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Old 12-09-2013, 11:30 AM   #1
abefroman
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What likely caused this drive to catch fire?


What likely caused this drive to catch fire?

http://s21.postimg.org/bgthib2sn/photo.jpg

From the photo you can see a burn mark on the case, the sata plug partially melted, and there are burn marks on the harddrive as well near the pins for the sata plug.

The box would not boot, or even post bios, assuming the PSU went bad after the fire.

There were no other burn marks, I checked the motherboard connectors, a second harddrive, and took apart the power supply.

I'm thinkings it was one of the following:
Bad Drive
Bad PSU
Power Surge
Bad Sata Adapter

Which one would be the most likely cause of this?

TIA
 
Old 12-09-2013, 12:42 PM   #2
unSpawn
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I'm no expert but due to the direction of the flash marks on the HD circuit board (a "V" seemingly originating from the connector) and the burn marks on the SATA power connector I'd say short circuit in said connector?
 
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Old 12-09-2013, 01:15 PM   #3
abefroman
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Good call, I think you're right.
 
Old 12-11-2013, 10:31 AM   #4
Soadyheid
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I'd reckon that there was a bad connection; high resistance, should be a short circuit between each connector and pin. The high resistance,(higher than 0 ohms) we're talking only a few ohms, would cause the connector to heat up eventually causing the melting and latterly the scorch marks. I'm assuming the system was left on for long periods or did this happen pretty quickly with a bang?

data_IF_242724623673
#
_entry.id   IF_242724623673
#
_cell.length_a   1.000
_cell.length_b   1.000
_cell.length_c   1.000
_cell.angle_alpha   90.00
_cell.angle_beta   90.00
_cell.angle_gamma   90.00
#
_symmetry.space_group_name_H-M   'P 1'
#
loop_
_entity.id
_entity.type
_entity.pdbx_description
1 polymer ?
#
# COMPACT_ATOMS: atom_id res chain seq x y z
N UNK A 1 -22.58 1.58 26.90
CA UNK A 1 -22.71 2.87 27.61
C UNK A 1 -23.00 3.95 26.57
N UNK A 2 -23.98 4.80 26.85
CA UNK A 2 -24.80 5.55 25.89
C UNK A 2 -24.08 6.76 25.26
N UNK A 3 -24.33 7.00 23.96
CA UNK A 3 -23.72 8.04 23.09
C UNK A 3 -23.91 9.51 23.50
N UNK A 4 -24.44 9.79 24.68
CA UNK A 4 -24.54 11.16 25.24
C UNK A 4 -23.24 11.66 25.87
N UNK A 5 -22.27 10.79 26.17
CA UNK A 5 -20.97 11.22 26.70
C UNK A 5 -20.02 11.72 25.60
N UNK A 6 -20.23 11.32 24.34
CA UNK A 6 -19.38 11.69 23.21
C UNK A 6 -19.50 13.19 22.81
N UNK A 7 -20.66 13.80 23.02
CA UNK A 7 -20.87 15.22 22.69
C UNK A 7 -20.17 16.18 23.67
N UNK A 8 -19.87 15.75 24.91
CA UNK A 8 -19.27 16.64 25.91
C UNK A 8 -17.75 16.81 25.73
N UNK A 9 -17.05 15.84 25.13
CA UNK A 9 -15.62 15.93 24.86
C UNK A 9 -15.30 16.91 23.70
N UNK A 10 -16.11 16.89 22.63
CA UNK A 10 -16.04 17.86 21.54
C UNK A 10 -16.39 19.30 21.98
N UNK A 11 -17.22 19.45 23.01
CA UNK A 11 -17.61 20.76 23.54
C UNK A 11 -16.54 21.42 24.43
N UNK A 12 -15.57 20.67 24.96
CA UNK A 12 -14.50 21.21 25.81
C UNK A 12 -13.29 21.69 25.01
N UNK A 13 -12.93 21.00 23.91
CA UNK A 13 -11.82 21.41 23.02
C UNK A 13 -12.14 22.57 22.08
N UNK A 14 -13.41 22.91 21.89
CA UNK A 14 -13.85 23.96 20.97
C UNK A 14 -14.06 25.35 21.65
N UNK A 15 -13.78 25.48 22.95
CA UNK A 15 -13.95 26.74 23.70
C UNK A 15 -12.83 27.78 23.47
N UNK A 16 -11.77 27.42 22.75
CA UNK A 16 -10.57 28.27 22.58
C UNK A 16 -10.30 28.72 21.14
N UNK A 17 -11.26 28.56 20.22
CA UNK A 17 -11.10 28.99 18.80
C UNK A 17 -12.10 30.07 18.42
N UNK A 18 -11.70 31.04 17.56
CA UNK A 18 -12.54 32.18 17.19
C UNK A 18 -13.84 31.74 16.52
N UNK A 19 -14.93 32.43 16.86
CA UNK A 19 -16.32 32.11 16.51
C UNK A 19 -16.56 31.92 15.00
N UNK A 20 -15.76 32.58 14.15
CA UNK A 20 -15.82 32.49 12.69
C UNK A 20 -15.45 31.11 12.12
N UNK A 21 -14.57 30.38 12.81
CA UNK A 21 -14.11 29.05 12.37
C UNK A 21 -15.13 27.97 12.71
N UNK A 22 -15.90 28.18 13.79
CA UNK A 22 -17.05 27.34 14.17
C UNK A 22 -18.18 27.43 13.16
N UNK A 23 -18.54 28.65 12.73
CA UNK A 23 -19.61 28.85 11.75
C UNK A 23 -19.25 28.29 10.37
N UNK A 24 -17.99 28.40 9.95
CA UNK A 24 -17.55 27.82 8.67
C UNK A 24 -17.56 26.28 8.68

Quote:
The box would not boot, or even post bios
Does it POST now with the drive disconnected or is it bricked?

Play Bonny!

 
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Old 12-11-2013, 10:53 AM   #5
abefroman
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Quote:
Originally Posted by Soadyheid View Post
I'd reckon that there was a bad connection; high resistance, should be a short circuit between each connector and pin. The high resistance,(higher than 0 ohms) we're talking only a few ohms, would cause the connector to heat up eventually causing the melting and latterly the scorch marks. I'm assuming the system was left on for long periods or did this happen pretty quickly with a bang?
Does it POST now with the drive disconnected or is it bricked?

Play Bonny!

The box has been powered on continously for about 10 months.

With the drive unplugged it still wouldn't boot, or post, so after the short circuit something went wrong with the power supply as well it seems. I haven't tried the motherboard with a new psu yet.
 
Old 12-11-2013, 11:46 AM   #6
salasi
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Quote:
What likely caused this drive to catch fire?
Very difficult to say. Something bad happened in the vicinity of that connector, but was it the cause or was it an effect? A high current was drawn, but that was presumably an effect of something else.